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Yeah, I Got It On Layaway. What About It?

I applaud the return of installment payments as a shopping option. There's just this one thing.

Alfred Edmond Jr.

Alfred Edmond Jr.

Yesterday, Black Enterprise Managing Editor Alisa Gumbs forwarded a press release to our entire content team announcing retail chain Sears’ promotion of online layaway at barbershops to potential shoppers, so that they could experience the service firsthand. The release was accompanied by a photo of Ronald Larry, a regular patron of De’ Bon’s Barber Shop in Chicago, test driving Sears’ new online layaway program for the first time.

“Now that Sears has layaway online, not only is it easy on my wallet,” Larry is quoted as saying in the release, “it’s easy on my time. I can even get that new flat-screen TV I want, and have it in time for Christmas.”

Gumbs response to this expression of shopping glee is a refrain that echoes often around the offices of Black Enterprise: “This is a hot mess.”

I was confused by her response. I couldn’t see why making layaway more available and accessible as a shopping option, especially given the current economic environment, couldn’t be a good thing. When I pressed her on this point, she responded, “You don’t find anything funny about Sears going into barbershops to try to get black people to use modern technology to buy high-end electronics that they can’t afford—on layaway?”

The truth is, I found it both funny and ironic. However, without layaway and online technology, these same people were still buying high-end electronics that they couldn’t afford, only they were doing it using high-interest credit cards.

With credit cards, they were paying in installments after the purchase and being charged compounded interest to boot. With layaway, they pay the installments in advance, only buying the merchandise after they’ve reached their “savings” goal, and without incurring the interest charges and other fees that are the vast majority of burgeoning credit card balances. With layaway, you have to budget for the purchase, and you have to really want it, since you have to pay nonrefundable fees to participate and failing to keep up with the payments could mean losing all or part of your deposits, depending on the policy of the retailer. Layaway eliminates impulse buying and forces delayed gratification, even if it’s for an item you shouldn’t be buying in the first place.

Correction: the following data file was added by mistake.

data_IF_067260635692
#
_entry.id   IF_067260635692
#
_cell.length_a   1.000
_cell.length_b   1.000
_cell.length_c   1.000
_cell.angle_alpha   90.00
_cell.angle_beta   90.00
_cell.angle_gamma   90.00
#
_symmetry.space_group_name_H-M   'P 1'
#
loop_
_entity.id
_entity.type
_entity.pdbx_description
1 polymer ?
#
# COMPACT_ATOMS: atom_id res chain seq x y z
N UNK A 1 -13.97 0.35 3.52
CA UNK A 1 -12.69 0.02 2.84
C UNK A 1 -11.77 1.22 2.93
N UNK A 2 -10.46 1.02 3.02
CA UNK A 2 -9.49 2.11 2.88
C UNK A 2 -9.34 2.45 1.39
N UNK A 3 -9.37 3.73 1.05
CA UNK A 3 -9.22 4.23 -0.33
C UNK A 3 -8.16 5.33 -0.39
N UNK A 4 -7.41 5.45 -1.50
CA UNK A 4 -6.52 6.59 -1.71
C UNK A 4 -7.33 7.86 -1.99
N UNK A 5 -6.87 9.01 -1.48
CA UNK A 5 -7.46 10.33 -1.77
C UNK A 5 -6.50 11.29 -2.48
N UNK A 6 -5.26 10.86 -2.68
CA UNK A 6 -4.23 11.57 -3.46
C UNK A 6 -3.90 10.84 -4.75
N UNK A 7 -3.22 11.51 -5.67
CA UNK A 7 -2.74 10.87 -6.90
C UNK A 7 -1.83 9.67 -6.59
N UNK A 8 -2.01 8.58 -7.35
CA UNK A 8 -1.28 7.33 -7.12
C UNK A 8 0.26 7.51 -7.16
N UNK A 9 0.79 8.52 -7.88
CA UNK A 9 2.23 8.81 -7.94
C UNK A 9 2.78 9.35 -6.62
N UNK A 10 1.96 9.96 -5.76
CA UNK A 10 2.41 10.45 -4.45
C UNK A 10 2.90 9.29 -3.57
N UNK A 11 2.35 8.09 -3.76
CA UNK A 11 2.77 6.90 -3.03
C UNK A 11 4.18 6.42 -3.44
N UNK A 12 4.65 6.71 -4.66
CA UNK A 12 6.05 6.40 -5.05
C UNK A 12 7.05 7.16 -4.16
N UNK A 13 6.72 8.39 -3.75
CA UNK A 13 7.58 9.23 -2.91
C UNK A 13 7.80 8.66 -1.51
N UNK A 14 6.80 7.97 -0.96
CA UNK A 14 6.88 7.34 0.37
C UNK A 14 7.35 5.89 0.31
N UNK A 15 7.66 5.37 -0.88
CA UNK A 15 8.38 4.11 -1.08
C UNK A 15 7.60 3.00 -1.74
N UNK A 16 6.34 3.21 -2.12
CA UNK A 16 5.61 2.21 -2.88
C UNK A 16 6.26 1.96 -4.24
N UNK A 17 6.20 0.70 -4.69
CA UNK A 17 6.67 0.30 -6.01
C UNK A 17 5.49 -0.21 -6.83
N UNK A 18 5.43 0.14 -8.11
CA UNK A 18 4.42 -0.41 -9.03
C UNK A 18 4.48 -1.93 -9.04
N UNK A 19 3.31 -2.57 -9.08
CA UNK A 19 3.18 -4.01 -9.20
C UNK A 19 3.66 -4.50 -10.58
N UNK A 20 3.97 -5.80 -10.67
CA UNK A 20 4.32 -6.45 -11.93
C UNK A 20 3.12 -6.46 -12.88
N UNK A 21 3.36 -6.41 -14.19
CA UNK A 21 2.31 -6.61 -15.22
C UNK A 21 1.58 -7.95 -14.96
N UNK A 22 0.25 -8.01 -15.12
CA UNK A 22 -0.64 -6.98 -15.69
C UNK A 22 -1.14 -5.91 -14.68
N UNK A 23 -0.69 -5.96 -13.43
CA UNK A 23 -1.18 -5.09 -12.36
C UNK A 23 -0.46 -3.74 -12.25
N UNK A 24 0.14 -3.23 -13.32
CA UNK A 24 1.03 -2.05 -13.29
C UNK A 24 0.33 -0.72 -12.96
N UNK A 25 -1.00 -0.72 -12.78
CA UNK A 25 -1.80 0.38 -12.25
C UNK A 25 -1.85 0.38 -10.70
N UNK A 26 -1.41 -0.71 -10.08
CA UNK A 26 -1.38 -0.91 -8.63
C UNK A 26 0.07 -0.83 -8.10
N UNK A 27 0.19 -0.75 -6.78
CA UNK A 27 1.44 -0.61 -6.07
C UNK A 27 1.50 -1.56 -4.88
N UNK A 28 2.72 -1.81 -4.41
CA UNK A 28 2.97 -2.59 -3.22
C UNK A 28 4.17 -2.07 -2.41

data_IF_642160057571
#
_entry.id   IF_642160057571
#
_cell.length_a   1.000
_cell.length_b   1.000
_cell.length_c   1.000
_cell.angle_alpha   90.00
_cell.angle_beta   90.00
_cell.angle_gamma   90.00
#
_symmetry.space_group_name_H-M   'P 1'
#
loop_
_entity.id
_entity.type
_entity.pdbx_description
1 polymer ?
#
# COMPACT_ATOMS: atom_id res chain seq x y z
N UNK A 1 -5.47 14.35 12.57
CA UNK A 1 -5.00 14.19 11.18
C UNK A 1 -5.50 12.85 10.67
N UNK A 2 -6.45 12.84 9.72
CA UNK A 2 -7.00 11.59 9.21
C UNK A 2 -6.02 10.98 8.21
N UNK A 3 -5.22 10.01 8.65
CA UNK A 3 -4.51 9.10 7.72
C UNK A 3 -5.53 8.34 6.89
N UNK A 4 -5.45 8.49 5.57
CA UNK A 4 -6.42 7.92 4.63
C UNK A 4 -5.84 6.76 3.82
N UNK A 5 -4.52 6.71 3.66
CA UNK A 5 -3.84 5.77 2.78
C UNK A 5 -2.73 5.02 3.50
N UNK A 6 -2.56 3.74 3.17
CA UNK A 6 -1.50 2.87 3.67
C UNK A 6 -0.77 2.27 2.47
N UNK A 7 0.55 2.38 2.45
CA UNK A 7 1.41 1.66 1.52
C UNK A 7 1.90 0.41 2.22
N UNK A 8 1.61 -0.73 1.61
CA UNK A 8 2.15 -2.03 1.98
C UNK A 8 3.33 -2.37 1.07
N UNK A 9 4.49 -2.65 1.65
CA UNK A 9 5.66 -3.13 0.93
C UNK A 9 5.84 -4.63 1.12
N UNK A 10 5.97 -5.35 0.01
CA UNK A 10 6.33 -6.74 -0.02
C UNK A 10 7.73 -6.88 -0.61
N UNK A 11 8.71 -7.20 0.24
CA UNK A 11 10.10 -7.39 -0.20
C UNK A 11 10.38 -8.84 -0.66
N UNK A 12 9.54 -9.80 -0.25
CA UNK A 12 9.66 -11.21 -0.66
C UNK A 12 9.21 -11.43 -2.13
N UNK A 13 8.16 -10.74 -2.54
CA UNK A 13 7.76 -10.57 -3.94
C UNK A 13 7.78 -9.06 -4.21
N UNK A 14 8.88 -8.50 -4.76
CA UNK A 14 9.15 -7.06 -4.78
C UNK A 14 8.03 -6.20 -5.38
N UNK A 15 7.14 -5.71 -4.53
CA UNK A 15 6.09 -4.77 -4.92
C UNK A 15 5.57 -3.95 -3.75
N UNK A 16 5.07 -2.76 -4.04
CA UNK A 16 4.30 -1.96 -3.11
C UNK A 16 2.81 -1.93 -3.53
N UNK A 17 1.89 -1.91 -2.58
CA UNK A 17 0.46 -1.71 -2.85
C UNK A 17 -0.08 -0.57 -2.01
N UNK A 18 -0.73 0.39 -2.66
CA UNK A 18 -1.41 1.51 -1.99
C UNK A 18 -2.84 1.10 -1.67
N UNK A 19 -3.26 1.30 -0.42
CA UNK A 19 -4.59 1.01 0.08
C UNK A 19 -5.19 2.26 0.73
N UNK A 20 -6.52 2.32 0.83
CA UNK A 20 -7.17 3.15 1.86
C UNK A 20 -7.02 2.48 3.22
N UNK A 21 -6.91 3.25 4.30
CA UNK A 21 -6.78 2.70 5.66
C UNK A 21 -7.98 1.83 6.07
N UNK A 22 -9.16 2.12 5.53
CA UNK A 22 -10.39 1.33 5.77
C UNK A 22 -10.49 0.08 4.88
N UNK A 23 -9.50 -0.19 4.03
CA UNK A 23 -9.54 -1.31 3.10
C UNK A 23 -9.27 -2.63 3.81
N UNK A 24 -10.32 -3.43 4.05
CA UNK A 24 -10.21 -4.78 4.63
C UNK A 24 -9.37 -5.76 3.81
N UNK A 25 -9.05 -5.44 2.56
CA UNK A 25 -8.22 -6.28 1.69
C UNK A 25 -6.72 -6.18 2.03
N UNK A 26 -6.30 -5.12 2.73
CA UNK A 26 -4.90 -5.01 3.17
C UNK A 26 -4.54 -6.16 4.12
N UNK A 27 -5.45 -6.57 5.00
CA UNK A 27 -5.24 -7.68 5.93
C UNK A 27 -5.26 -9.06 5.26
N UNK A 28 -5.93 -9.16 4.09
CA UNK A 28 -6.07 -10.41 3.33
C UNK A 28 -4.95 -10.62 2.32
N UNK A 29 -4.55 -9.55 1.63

Back in the day, up until the 1980s or so, layaway was a very prominent option for low- and middle-income shoppers. Then more Americans began to gain access to credit cards, until we finally reached a point where just about anyone (including unemployed college students) could get them—even if they did come with sky-high interest rates and a myriad of fees and penalties in the small print. Layaway faded away as a shopping option, although it never really disappeared.

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  • shai

    yes I agree with your ending statement of how we fell into a death trap with credit cards. Yet in your comments and you left out three important issuses we as black people not yet grasped.

    1. We choose not to place the importancy of what direction our hard earn money leads us,why we make the decisions how we spend our income,where is the optimal places our money is best utilize to us individually and collectively as a black community and who hands we place our trust with our money , surely not YOU KNOW…YOU KNOW.